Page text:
On decision making:

According to the Finns’ experiences, decision-making is sometimes even avoided in a Korean work place. If the decision turned out to be a poor one, one’s job might be in jeopardy. In the same way higher level managers rarely admit their mistakes. According to Antero, the fear of losing face can be seen for example in how cooperation partners or negotiators always want to know beforehand the questions to be discussed during a meeting. They will not even agree on a meeting if they do not know exactly what the agenda of the meeting will be. “Then they prepare for the meeting together and decide on the answers but if you happen to ask something else they get confused,” Antero explained.

Given their prearranged nature, these business meetings are more like moments of scripted badassery, which makes more sense of the dramatic boardroom scenes in Korean dramas.  They really must be like that, unless someone asks an oddball question.

On monochronic vs. polychronic culture:

The Finns can be seen as representing a monochronic concept of time and Koreans as living in a polychronic culture (Hall 1984). In monochronic cultures people try to proceed according to plans made well beforehand, and to carry out assignments one at a time from start to finish. In polychronic cultures numerous matters are dealt with simultaneously and assignments are put on hold if maintaining connections requires it. [...] However, the line between monochronic and polychronic cultures is vague and South Korea, for example, is occasionally (at least partly) defined as a monochronic culture (Gesteland 1999, 158). The monochronicity of Finns is also not altogether undisputed as Germans, for example, see Finns as being not punctual but very spontaneous[.]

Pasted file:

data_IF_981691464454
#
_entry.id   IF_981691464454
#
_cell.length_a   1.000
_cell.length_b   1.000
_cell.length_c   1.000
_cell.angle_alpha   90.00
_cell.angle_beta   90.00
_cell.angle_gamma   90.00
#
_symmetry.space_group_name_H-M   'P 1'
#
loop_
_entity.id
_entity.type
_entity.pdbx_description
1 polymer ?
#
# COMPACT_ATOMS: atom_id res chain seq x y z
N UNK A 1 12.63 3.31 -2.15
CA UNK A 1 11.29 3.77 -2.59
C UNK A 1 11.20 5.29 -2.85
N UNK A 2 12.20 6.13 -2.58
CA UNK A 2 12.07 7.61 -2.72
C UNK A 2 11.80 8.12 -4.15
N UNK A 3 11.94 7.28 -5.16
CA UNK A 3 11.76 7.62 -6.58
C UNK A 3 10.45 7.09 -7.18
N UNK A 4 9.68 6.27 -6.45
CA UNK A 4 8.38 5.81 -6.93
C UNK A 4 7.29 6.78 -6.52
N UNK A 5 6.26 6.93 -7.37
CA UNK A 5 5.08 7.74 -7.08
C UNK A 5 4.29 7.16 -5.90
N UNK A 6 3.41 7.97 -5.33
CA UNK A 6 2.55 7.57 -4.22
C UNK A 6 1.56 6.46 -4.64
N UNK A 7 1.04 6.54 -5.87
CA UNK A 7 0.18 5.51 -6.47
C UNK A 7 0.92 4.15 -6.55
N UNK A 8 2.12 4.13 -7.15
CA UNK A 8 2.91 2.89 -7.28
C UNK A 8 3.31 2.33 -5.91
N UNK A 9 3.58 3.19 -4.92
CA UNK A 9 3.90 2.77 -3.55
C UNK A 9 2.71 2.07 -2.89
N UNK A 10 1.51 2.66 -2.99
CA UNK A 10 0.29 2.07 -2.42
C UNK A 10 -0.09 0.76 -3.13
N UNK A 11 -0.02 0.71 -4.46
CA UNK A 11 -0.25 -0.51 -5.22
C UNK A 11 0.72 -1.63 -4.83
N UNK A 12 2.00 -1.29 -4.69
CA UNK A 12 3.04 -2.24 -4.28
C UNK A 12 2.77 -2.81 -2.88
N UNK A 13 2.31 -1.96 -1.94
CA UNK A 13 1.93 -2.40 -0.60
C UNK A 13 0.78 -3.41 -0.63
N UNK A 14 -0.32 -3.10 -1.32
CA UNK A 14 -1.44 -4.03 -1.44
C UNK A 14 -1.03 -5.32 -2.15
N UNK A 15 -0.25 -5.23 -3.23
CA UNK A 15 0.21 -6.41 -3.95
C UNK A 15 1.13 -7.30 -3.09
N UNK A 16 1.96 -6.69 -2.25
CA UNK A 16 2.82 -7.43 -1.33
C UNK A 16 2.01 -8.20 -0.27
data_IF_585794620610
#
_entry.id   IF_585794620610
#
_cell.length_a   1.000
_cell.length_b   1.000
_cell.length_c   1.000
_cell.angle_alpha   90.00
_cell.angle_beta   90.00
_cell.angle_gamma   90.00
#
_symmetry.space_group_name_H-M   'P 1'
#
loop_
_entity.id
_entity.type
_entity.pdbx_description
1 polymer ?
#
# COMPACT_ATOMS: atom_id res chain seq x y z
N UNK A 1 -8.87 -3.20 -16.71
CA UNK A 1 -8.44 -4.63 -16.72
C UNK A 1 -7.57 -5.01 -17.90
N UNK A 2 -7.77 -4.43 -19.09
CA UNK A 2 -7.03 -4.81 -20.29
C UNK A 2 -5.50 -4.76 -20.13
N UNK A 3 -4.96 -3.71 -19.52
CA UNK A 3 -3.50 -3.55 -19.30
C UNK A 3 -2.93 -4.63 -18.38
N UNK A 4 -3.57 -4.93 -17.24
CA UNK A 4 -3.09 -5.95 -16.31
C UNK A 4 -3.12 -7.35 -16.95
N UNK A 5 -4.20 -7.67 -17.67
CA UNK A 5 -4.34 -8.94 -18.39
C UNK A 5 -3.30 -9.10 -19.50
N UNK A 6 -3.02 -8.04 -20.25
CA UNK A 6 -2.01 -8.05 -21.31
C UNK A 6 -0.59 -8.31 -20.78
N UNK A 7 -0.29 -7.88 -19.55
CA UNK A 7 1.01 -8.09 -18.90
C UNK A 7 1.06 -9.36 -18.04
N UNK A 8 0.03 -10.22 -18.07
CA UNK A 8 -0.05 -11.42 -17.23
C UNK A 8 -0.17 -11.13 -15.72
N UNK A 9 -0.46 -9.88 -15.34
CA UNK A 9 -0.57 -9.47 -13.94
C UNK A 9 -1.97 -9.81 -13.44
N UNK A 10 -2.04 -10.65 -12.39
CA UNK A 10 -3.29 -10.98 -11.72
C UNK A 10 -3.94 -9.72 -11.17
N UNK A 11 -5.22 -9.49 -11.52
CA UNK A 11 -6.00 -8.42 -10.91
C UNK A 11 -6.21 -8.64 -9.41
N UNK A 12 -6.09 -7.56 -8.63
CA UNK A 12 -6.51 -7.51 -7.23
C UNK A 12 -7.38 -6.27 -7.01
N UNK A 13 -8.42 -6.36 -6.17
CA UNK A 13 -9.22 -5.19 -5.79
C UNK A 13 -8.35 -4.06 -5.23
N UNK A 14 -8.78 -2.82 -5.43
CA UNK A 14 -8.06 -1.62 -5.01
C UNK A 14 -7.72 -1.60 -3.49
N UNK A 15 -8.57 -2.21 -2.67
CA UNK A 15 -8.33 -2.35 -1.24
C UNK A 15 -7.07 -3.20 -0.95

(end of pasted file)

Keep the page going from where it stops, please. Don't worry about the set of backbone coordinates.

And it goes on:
On women and the hierarchy:

Women do not benefit from the hierarchical system and thus are more ready to give it up.

This may very well be true, but from where I stand—at the bottom of a hierarchy dominated by women—it sure doesn’t seem so.  Before you assume Korean women will willingly give up a chance to wield some traditional power, try working under one.  You may see things differently.